*isPresent*, which expects an*int*pointer (an array in actual); an*int*value*val*is required to be searched. Another int value is N that indicates the maximum index value of the array. Inside the body of the function,*int*variables*low*,*high*and*mid*are declared.*low*is initialized to 0 and high is initialized to*N-1*.*while*loop is based on the condition that executes the loop until*low <= high*. Inside the loop, very first thing is the calculation of the middle position (*mid*). Then comes the first check inside the loop, it compares the*val*(the value being searched) with the number at middle position (*arr[mid]*). If they are equal, the function returns 1. If this condition returns false, it means that the numbers are unequal. Then comes the turn of another condition. This condition (*arr[mid] < val*) is checking if the value at the middle is less than the value being searched. If this is so, the right half of the tree is selected by changing the position of the variable*low*to*mid+1*and processed through the loop again. If both of these conditions return false, the left half of the array is selected by changing the variable*high*to*mid-1*. This left half is processed through the loop again. If the loop terminates and the required value is not found, then 0 is returned as shown in the last statement of this function.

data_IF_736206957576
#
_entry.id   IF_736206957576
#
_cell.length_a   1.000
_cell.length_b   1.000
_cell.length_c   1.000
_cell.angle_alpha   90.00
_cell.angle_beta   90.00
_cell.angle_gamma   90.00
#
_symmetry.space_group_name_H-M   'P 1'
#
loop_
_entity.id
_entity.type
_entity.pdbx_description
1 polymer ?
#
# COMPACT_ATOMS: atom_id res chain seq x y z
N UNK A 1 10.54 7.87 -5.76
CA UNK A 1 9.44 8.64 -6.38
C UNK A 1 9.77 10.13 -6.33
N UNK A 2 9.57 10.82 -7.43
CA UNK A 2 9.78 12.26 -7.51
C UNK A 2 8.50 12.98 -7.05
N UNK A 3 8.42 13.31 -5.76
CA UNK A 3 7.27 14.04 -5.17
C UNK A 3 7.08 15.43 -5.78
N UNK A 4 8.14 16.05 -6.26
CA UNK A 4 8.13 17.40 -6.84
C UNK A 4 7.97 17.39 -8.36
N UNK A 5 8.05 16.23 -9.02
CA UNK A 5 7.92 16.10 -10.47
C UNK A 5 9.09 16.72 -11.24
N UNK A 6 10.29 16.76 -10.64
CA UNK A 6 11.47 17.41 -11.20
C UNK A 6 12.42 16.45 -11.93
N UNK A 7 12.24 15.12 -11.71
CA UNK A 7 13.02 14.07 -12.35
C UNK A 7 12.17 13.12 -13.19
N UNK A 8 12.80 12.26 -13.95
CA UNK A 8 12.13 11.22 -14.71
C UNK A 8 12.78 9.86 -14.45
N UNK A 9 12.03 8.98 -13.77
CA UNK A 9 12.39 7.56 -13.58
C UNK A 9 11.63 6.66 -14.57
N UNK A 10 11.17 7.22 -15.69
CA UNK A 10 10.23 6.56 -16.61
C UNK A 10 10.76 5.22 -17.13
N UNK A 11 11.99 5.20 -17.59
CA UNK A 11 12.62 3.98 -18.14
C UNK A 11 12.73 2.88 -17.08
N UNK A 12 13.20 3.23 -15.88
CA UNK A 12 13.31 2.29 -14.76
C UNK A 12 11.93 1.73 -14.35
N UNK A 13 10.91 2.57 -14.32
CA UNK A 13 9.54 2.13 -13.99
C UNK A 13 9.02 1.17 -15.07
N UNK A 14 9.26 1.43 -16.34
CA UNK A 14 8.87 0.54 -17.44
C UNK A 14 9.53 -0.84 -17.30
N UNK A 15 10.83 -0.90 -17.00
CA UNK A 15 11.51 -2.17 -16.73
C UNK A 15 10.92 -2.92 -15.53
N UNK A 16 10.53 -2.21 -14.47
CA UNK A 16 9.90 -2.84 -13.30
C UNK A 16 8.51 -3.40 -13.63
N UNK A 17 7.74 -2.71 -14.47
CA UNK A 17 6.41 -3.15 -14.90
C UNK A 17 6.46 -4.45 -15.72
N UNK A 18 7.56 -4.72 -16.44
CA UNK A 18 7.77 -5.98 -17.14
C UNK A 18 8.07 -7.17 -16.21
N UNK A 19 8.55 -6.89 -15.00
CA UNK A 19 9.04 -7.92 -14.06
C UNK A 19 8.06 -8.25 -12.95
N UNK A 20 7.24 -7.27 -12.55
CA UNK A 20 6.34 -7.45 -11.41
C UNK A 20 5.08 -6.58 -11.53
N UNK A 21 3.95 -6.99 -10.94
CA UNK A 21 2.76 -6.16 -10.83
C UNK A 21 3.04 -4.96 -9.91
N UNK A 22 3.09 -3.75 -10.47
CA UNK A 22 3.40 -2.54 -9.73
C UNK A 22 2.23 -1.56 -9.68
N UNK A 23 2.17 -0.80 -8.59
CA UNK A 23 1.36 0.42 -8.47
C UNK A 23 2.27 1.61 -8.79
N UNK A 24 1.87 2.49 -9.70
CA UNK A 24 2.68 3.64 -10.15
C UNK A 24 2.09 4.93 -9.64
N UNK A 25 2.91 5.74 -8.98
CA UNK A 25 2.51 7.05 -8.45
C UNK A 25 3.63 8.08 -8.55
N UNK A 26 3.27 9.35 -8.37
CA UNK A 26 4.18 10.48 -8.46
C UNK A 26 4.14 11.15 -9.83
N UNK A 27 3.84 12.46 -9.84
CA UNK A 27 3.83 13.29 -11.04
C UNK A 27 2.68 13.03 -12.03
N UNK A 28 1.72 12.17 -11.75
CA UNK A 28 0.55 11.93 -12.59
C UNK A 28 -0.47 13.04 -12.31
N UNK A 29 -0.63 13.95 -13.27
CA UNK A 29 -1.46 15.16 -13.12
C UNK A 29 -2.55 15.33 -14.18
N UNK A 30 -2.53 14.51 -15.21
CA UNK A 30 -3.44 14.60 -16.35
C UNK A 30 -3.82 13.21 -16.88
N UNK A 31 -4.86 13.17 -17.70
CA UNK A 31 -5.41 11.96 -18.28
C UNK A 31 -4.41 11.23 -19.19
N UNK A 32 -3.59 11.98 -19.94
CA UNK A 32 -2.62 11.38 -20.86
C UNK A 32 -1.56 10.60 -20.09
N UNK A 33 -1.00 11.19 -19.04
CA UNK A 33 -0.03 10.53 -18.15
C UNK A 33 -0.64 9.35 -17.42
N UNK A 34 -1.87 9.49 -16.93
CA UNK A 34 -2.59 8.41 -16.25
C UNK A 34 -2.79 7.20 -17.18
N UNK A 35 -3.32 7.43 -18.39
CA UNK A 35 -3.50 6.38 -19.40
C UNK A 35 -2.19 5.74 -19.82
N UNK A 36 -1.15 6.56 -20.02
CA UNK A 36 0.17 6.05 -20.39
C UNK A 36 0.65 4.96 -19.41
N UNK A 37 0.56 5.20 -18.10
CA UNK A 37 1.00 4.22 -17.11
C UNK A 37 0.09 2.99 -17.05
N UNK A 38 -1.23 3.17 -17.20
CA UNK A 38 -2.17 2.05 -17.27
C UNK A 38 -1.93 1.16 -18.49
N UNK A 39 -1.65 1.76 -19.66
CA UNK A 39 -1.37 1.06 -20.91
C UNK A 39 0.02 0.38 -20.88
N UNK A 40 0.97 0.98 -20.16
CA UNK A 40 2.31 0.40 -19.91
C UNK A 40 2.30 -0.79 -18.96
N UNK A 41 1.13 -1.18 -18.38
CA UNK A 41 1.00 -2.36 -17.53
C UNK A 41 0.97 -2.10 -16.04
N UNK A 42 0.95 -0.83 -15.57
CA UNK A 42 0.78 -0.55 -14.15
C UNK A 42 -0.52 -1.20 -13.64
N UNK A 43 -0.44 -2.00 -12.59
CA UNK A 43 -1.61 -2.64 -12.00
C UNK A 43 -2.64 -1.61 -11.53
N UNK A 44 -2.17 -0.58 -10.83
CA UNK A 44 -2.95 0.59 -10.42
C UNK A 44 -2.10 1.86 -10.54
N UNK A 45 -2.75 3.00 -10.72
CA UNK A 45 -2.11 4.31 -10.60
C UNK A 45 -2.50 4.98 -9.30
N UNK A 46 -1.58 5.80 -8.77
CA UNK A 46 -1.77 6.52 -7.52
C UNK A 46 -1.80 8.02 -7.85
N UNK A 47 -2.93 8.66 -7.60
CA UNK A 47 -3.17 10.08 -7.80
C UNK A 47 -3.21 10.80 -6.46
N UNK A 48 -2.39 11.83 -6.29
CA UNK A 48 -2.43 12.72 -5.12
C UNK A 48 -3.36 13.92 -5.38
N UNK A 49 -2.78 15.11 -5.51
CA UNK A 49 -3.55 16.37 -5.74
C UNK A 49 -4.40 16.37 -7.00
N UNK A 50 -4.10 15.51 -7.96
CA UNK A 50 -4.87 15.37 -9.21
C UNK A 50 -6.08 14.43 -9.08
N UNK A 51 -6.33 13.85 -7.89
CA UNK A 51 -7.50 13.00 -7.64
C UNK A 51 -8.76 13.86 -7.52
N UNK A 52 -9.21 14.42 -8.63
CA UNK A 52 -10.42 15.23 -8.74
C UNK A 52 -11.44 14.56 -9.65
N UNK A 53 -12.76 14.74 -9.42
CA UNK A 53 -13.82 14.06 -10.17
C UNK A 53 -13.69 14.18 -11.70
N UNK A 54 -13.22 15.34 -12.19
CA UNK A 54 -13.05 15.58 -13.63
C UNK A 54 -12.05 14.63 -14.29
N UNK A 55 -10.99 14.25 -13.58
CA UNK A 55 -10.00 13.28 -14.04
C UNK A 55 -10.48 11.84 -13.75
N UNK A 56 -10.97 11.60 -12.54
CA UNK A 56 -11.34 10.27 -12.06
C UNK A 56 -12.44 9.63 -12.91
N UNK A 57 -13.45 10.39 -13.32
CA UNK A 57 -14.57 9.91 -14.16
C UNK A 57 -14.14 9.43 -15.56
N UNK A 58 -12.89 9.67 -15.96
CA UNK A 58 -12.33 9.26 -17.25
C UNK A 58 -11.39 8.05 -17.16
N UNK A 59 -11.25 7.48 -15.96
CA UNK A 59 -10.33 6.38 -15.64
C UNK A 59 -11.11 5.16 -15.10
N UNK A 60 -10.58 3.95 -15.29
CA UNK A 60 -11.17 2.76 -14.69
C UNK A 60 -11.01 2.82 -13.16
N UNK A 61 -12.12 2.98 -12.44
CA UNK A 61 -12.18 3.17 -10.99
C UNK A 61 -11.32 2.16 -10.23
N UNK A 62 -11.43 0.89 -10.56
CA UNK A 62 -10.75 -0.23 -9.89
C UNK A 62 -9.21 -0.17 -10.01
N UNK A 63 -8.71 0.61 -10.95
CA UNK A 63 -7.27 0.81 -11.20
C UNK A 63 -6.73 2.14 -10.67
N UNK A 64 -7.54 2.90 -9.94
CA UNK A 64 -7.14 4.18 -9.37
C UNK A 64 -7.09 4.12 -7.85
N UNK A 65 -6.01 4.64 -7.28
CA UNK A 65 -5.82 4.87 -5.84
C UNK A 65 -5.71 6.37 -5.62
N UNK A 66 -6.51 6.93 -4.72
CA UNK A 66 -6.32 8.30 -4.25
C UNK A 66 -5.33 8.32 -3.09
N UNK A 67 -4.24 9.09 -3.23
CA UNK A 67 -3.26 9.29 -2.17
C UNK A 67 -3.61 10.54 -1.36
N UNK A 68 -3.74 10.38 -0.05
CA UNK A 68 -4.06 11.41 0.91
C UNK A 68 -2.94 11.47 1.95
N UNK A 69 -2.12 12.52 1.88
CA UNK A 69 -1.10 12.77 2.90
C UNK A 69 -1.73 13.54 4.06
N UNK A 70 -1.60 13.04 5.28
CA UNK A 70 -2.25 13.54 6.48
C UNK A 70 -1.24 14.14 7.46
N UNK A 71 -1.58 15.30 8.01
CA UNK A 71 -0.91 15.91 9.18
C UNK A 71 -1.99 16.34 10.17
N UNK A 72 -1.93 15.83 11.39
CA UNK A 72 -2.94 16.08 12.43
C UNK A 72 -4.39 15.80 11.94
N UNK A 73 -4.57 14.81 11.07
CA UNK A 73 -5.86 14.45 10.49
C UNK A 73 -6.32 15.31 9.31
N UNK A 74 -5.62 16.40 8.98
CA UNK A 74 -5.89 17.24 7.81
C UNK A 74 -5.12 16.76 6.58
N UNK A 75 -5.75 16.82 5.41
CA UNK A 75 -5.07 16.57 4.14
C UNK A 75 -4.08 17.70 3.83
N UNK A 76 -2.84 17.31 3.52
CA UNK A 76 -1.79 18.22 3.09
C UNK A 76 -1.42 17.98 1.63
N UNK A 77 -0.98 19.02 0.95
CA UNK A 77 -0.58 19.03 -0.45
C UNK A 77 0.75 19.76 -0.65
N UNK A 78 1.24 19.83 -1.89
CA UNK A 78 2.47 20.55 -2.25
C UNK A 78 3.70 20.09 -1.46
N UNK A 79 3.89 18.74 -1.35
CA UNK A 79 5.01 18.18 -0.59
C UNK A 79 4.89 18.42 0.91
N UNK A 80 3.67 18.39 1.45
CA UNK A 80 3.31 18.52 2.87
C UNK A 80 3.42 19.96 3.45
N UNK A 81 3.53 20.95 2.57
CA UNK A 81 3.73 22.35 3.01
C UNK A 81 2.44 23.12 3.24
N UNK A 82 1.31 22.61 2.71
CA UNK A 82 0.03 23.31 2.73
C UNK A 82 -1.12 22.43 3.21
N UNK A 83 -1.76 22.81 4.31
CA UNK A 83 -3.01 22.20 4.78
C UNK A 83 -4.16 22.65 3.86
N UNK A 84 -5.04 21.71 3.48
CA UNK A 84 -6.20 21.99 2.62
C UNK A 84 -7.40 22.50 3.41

You change this function to return the position of the value if it is found in the array otherwise return –1 to inform about the failure. It is important to note that this function requires the data to be sorted to work properly. Otherwise, it will fail.